This is a personal blog post: a chance to say, for the record, a little of what this wonderful man meant to me, and to us. Those of you who are here for i18n or technology stuff, we’ll get back to that next time.
When we family gathered to pay our respects, it was one of those bittersweet occasions — wonderful to see everyone, terrible about the reason; a sad event, but then, when a good person leads a long and happy life and has a quick and peaceful death, a happier outcome than others we could imagine.
When I was a young child growing up near Cincinnati, Ohio, Spencer and his inseparable wife Marty, and their five children, lived right next door to us. It gave our families a close bond, which persists to this day. In fact, soon after I met Ducky and we took our first road trip together, it was to visit Spence and Marty, and some of their kids, in Santa Barbara.
One thing I really appreciated about Spence was that he had a special relationship with me. When I talked to him, I felt like the most important person in his world. He had a way of paying attention to me, and where I was in my life, and what mattered to me, and what troubles I was having. One particular episode I remember was when I was about ten, and had invented an imaginary world for myself. Spencer took it seriously, and asked me detailed questions about my world and what it was like there, convincing me that he cared, and probably convincing himself that I wasn’t going nuts. Well, it turned out that Spence lavished that kind of attention on everyone in the family. One of the things that made Spence special, was that he made us all feel special.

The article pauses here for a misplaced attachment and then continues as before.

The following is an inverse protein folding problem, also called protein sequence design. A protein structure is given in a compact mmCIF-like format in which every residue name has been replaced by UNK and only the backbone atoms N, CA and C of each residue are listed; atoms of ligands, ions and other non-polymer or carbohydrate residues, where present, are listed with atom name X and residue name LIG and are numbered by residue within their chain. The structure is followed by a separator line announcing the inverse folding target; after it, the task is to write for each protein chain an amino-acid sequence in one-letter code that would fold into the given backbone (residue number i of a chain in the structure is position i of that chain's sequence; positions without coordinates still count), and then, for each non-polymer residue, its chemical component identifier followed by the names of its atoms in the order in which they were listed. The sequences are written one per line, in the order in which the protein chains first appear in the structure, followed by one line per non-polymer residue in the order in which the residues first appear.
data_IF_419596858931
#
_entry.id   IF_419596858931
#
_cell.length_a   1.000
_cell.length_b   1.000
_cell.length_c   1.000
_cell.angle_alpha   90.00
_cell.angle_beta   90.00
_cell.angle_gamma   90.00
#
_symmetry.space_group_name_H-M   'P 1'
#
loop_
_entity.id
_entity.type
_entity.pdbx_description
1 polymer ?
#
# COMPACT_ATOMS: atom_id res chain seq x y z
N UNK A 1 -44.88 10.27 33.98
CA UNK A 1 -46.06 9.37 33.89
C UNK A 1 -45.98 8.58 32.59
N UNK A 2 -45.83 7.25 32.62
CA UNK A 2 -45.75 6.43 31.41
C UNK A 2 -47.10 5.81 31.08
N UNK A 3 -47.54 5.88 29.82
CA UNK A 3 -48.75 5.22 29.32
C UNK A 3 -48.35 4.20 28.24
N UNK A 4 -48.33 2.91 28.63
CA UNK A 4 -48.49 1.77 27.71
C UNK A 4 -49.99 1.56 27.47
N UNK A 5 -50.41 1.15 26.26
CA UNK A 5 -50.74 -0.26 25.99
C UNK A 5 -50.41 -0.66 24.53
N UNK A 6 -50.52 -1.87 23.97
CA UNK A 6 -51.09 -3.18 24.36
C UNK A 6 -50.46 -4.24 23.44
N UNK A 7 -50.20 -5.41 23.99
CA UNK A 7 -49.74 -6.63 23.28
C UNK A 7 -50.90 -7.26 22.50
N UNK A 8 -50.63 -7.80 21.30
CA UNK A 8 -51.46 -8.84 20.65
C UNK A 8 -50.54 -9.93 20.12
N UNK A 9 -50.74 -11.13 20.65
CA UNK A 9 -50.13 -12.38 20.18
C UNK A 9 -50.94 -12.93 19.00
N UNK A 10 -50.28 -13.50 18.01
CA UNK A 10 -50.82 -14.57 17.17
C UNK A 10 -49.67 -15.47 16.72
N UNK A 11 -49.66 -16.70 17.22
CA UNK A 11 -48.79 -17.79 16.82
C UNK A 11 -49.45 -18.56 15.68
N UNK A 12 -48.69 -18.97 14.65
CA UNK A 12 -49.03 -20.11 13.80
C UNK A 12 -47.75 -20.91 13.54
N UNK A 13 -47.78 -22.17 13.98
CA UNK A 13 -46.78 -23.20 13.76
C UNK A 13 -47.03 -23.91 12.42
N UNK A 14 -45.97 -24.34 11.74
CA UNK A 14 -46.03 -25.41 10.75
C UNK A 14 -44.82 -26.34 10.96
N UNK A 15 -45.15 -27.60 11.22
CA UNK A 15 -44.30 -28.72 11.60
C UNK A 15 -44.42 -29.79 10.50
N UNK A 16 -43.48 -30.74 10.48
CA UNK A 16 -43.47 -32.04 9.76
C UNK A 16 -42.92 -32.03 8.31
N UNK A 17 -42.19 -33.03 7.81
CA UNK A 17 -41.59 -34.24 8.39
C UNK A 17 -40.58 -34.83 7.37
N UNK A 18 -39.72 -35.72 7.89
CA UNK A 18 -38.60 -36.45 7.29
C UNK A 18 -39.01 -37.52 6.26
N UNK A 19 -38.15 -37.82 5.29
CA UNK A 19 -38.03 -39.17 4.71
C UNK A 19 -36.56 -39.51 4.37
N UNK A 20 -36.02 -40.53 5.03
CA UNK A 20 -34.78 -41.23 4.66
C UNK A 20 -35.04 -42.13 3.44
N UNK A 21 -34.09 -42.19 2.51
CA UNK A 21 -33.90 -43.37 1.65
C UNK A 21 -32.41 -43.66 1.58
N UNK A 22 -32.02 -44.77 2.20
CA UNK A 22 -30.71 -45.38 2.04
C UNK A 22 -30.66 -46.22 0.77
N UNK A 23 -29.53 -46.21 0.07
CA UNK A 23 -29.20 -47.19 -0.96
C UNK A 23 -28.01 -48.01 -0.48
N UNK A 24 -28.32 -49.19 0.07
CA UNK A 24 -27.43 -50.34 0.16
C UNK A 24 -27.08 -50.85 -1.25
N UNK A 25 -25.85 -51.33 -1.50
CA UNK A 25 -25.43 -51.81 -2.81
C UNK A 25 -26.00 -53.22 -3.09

Spence was a particularly good at caring for others in the family who needed care and support. He was there for me, he was there for my mother (his sister), he was there for my siblings, he was there in a really big and moving way for his brother Doug.
In 1998, as Ducky and I planned our wedding, we picked Spence as our officiant. He had gravitas, yet a wonderful sense of play. His marriage to Marty was a role model for us. Spence and Marty (or “Mom”, as he called her) were one of the all time great teams. At his memorial, in fact, Spence’s children pointed out that it was almost impossible to find a good picture of Spence that didn’t have Marty in it. Anyhow, we hoped some of the magic would transfer. And thanks to California family law, he had a special deputisation that allowed him to legally marry us. The pictures here are from that day.
Below is his obituary. Apparently Spence wrote it himself, another act of getting everything in order by a guy who was on top of a lot of things.
Spencer Conrad Boise died from natural causes on Sept. 3, 2010, at age 86. His greatest joy in life was sharing the love and affection of Martha Tavis, his wife of 58 years, and their five children and families, including 18 grandchildren and six great-grandchildren living in California, Montana, Hawaii, Texas, New Jersey and the U.S. Virgin Islands.
Spencer was born in Bismarck in 1924, to Lillian and Spencer S. Boise of Bismarck, both of whom were very active in Bismarck civic and social activities. His wife, Martha, formerly of Bismarck, is the daughter of Geraldine and A.R. Tavis of Bismarck. Spencer graduated from Bismarck High School, after earning honors as an all-state football player on a state championship team.